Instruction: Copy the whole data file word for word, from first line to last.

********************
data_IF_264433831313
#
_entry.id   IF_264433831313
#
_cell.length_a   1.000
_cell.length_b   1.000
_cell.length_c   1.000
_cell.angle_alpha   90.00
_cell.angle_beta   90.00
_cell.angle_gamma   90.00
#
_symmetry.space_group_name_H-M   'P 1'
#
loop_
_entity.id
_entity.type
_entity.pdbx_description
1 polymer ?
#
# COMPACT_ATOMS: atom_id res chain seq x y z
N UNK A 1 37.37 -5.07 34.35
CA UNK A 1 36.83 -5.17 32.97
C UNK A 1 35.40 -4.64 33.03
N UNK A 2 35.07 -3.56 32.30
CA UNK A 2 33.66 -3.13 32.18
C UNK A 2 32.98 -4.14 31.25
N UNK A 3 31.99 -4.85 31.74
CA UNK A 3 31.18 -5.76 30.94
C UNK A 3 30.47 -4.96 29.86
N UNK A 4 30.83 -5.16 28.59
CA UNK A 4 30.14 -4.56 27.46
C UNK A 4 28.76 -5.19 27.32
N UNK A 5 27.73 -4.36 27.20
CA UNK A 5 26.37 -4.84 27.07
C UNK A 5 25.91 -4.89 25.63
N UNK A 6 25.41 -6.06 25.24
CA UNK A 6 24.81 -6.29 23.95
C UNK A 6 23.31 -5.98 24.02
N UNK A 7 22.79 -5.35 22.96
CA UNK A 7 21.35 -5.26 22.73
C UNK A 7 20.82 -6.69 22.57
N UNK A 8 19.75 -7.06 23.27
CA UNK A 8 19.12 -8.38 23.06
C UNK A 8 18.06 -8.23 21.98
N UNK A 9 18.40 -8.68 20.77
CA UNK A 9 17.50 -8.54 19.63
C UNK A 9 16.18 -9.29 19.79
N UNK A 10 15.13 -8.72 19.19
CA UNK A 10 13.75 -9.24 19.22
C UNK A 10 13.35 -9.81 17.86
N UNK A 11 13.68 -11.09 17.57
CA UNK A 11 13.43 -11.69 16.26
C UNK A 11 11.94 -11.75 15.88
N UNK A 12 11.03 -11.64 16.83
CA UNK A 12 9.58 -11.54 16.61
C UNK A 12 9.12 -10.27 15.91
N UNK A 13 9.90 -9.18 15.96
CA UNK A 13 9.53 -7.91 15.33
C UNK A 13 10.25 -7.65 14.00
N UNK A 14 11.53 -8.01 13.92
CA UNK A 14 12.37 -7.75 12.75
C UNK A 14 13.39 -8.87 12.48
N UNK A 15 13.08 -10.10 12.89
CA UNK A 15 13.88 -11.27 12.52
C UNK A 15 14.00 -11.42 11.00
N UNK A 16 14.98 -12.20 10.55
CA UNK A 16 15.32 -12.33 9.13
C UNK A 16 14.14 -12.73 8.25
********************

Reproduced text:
data_IF_264433831313
#
_entry.id   IF_264433831313
#
_cell.length_a   1.000
_cell.length_b   1.000
_cell.length_c   1.000
_cell.angle_alpha   90.00
_cell.angle_beta   90.00
_cell.angle_gamma   90.00
#
_symmetry.space_group_name_H-M   'P 1'
#
loop_
_entity.id
_entity.type
_entity.pdbx_description
1 polymer ?
#
# COMPACT_ATOMS: atom_id res chain seq x y z
N UNK A 1 37.37 -5.07 34.35
CA UNK A 1 36.83 -5.17 32.97
C UNK A 1 35.40 -4.64 33.03
N UNK A 2 35.07 -3.56 32.30
CA UNK A 2 33.66 -3.13 32.18
C UNK A 2 32.98 -4.14 31.25
N UNK A 3 31.99 -4.85 31.74
CA UNK A 3 31.18 -5.76 30.94
C UNK A 3 30.47 -4.96 29.86
N UNK A 4 30.83 -5.16 28.59
CA UNK A 4 30.14 -4.56 27.46
C UNK A 4 28.76 -5.19 27.32
N UNK A 5 27.73 -4.36 27.20
CA UNK A 5 26.37 -4.84 27.07
C UNK A 5 25.91 -4.89 25.63
N UNK A 6 25.41 -6.06 25.24
CA UNK A 6 24.81 -6.29 23.95
C UNK A 6 23.31 -5.98 24.02
N UNK A 7 22.79 -5.35 22.96
CA UNK A 7 21.35 -5.26 22.73
C UNK A 7 20.82 -6.69 22.57
N UNK A 8 19.75 -7.06 23.27
CA UNK A 8 19.12 -8.38 23.06
C UNK A 8 18.06 -8.23 21.98
N UNK A 9 18.40 -8.68 20.77
CA UNK A 9 17.50 -8.54 19.63
C UNK A 9 16.18 -9.29 19.79
N UNK A 10 15.13 -8.72 19.19
CA UNK A 10 13.75 -9.24 19.22
C UNK A 10 13.35 -9.81 17.86
N UNK A 11 13.68 -11.09 17.57
CA UNK A 11 13.43 -11.69 16.26
C UNK A 11 11.94 -11.75 15.88
N UNK A 12 11.03 -11.64 16.83
CA UNK A 12 9.58 -11.54 16.61
C UNK A 12 9.12 -10.27 15.91
N UNK A 13 9.90 -9.18 15.96
CA UNK A 13 9.53 -7.91 15.33
C UNK A 13 10.25 -7.65 14.00
N UNK A 14 11.53 -8.01 13.92
CA UNK A 14 12.37 -7.75 12.75
C UNK A 14 13.39 -8.87 12.48
N UNK A 15 13.08 -10.10 12.89
CA UNK A 15 13.88 -11.27 12.52
C UNK A 15 14.00 -11.42 11.00
N UNK A 16 14.98 -12.20 10.55
CA UNK A 16 15.32 -12.33 9.13
C UNK A 16 14.14 -12.73 8.25